This morning Regroup, a hair-focused startup based in St. Louis, announced it has raised $1.4 million in a pre-seed round. M25, a venture company with a geographic focus on the Midwest, led the financing event. Ahead of its pre-seed round, Rebundle raised what the CEO and co-founder Ciara Imani May described as a six-figure donation and other undiluted capital in an interview with Ploonge.
Rebundle creates and sells hair extensions made from plant-based materials. My knowledge of hair extensions is modest, but May guided me through a few key points. First, the market is both big, and varied, with numerous price ranges from low cost (plastic-based products) to expensive (human hair). And second, plastic extensions can irritate your scalp.
May had a focus on living more sustainably before founding Rebundle, she said, and was aware of the irritation plastic extensions can cause. What your startup has created has the potential to remove plastics from the product, helping customers feel better, and limit waste, helping the environment.
To create its product, Rebundle uses banana fiber as a core material in extensions that it sells in a variety of colors. Notably, the company is building new production facilities in the United States rather than offshore.
Manufacturing brings us back to the funding round, which the CEO said will be used to invest in both his team and his supply chain. Rebundle was depleting inventory in an hour or less before raising more capital, which meant previous funding sources were too small to scale properly. Enter venture capital.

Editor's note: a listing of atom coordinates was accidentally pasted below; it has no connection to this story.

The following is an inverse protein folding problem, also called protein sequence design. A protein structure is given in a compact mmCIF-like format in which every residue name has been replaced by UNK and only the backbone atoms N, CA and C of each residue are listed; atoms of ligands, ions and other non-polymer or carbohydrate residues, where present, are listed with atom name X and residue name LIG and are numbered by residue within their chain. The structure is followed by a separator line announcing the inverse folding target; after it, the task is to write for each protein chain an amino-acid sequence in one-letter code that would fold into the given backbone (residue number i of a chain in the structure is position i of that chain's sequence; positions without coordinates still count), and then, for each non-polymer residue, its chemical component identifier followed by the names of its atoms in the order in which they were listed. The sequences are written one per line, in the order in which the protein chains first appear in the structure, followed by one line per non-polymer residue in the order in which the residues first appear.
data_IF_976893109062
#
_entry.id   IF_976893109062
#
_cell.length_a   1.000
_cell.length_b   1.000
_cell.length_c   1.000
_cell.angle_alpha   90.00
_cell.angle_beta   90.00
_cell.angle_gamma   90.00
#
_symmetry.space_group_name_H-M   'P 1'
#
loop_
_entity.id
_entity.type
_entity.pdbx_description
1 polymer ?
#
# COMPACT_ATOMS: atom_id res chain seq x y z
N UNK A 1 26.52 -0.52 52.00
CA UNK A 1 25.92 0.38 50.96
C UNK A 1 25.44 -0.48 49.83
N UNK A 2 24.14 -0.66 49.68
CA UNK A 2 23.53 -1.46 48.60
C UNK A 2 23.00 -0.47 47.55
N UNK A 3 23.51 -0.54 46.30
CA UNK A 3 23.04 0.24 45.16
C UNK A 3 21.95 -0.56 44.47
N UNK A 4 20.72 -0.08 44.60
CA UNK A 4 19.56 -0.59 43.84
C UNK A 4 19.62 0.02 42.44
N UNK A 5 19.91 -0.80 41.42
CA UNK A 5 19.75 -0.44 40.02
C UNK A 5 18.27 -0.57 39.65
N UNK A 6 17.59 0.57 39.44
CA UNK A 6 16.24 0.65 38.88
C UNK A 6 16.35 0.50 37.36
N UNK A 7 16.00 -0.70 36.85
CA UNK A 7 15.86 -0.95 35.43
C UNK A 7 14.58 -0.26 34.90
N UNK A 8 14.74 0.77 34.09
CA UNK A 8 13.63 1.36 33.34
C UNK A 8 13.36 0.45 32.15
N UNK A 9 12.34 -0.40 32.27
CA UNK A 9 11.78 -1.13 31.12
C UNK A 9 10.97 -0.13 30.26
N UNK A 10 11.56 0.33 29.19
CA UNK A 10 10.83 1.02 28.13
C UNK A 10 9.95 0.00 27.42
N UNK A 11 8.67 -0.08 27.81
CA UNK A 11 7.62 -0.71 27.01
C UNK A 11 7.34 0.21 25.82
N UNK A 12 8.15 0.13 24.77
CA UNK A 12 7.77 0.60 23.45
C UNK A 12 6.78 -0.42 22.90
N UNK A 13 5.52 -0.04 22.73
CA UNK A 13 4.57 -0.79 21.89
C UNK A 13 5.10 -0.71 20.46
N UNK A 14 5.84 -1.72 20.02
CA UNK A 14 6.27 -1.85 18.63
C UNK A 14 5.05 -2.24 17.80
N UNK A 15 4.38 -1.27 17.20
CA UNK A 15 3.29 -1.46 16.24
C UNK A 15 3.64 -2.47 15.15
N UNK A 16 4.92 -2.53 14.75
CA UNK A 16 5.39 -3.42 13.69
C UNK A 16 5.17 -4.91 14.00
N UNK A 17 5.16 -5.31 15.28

Rebundle is a DTC company, selling their products through their website. I asked May how many times a year someone who wore hair extensions could exchange them for a new set. She said up to five times a year. This means that Rebundle is selling what appears to be a repeat purchase physical good through its own channels. The gross margin profile of the extension market is unclear to us at this time, but the potential regularity of extension sales makes Rebundle an interesting business case.
Recall that mountains of venture capital were invested in the DTC model for products that didn’t have a recurring hook, an experiment that had mixed results.
On the obvious issue of his product signatures, the co-founder was opposed to sharing details, only allowing there to be “room to play around” with the idea. Extension customers today, she explained, typically don’t buy product subscriptions. If Rebundle can scale its onshore manufacturing and introduce a recurring service into its product mix, I wouldn’t be shocked to see the company ramp up again this year.
You probably won’t need to. The company’s CEO told Ploonge that its latest round was compiled with an ongoing close, but that the capital will provide at least 18 months of lead and maybe a little more. So there’s probably not a short-term need for more funds on Rebundle, although not needing cash has certainly not slowed many startups from getting more capital when offered.